All the hound heads turn as one towards the fleeing hare, and the pack erupts in screaming pursuit.  Hard muscles flow under gleaming coats as powerful loins contract and extend the strong spines into a flying gallop.  Well-muscled haunches reach, grab and push the hounds rapidly forward while tight, tough feet find purchase on the uneven and punishingly frozen field.   Deep chests draw great drafts of frosty air through wide-open nostrils and back out through loudly baying mouths.

The hare darts through the dense hedgerow, turns ninety-degrees and races along the hedges towards another farmer’s field.  At a corner gate, she squeezes under the bottom slat and darts again across the frozen expanse.  Hounds scream on the line, bullying their way through the prickly hedge and off along the row.  Unwilling to be stopped by anything, they launch themselves at the gate and scrabble over it.  One or two follow the hare’s example and push themselves sideways under at a low spot, scraping a little hair off on a splinter.   The chase goes on, as the hounds know no limit and never quit.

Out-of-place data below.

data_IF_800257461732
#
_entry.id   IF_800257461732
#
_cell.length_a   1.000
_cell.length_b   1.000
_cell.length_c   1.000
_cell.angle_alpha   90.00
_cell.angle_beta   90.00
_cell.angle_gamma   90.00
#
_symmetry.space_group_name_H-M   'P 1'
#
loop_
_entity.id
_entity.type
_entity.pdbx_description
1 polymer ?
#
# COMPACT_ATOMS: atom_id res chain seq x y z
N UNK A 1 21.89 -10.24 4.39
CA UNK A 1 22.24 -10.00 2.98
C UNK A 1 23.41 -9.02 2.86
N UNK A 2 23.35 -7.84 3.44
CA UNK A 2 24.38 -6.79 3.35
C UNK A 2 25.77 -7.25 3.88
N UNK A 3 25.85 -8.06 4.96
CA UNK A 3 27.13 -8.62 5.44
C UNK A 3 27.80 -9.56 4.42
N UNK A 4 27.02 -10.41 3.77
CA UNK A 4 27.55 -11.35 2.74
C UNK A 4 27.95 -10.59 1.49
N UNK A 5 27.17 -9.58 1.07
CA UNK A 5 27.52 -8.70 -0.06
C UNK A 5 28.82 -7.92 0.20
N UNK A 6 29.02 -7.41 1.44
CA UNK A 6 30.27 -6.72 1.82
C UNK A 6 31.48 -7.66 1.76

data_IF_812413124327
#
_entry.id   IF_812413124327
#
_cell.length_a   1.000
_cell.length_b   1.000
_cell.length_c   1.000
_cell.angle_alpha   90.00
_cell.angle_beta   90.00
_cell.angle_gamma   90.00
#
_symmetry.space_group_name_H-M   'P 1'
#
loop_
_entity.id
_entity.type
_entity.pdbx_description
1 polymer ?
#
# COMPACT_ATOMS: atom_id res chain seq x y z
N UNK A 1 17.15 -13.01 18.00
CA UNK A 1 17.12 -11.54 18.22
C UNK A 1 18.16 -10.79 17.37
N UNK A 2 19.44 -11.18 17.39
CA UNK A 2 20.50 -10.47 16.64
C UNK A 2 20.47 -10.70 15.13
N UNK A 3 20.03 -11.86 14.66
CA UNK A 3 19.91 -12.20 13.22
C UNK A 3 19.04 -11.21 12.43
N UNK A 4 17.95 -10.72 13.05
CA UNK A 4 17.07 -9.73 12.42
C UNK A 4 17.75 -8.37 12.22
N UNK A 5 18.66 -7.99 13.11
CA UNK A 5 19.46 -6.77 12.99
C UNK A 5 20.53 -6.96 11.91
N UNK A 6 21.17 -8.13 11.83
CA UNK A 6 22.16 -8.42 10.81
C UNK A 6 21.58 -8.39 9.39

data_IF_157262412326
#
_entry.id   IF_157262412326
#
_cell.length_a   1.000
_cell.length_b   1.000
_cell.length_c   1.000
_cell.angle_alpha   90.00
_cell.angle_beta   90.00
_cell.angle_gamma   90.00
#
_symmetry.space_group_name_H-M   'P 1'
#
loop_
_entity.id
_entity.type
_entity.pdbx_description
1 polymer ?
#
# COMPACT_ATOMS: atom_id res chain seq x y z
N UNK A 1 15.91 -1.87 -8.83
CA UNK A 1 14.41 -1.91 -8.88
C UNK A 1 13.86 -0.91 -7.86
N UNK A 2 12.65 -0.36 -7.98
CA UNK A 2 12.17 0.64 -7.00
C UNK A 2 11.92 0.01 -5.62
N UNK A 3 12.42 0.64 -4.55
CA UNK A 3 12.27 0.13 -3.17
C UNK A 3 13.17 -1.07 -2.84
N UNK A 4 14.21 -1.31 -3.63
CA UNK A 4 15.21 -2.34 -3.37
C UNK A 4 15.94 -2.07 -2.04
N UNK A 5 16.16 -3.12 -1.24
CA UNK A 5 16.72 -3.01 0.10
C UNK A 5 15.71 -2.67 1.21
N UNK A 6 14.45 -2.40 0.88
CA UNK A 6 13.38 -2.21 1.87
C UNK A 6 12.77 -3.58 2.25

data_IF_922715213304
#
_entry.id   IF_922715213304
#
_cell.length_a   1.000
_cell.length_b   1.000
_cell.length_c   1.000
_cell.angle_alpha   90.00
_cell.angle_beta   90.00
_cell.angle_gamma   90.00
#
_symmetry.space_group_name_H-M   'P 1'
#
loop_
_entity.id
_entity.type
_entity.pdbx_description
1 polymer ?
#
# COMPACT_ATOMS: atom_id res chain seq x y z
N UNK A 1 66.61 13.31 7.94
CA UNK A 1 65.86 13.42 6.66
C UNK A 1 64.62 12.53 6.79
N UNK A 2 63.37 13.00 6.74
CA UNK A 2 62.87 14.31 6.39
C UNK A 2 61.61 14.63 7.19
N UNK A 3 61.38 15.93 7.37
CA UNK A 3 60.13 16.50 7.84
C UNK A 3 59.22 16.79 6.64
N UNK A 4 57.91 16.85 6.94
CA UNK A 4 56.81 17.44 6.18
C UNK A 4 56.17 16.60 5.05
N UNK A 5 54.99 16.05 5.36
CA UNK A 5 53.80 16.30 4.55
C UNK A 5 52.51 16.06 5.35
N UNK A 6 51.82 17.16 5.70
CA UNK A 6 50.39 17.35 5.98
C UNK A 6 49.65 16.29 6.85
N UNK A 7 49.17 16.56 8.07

And so it continues, over, through and around many fields and pastures, some not plowed but rather left fallow and covered in sharp wheat stubble.  The original hare may tag-team another, or it may lose the hounds using the many tricks in its bag.  Occasionally an unlucky one will meet its end in a brief instant with a snap from a hound’s strong jaws.

Hours later, the huntsman sits quietly atop his steaming and winded gelding.  The long miles they’ve covered this day have tired both man and horse.   Even though the hounds put in many more miles as they chased, raced and circled across the county, with eager grins, hanging tongues and panting sides they tell the huntsman as they gather around his gelding that they’re still willing to go more  — if only he’d let them.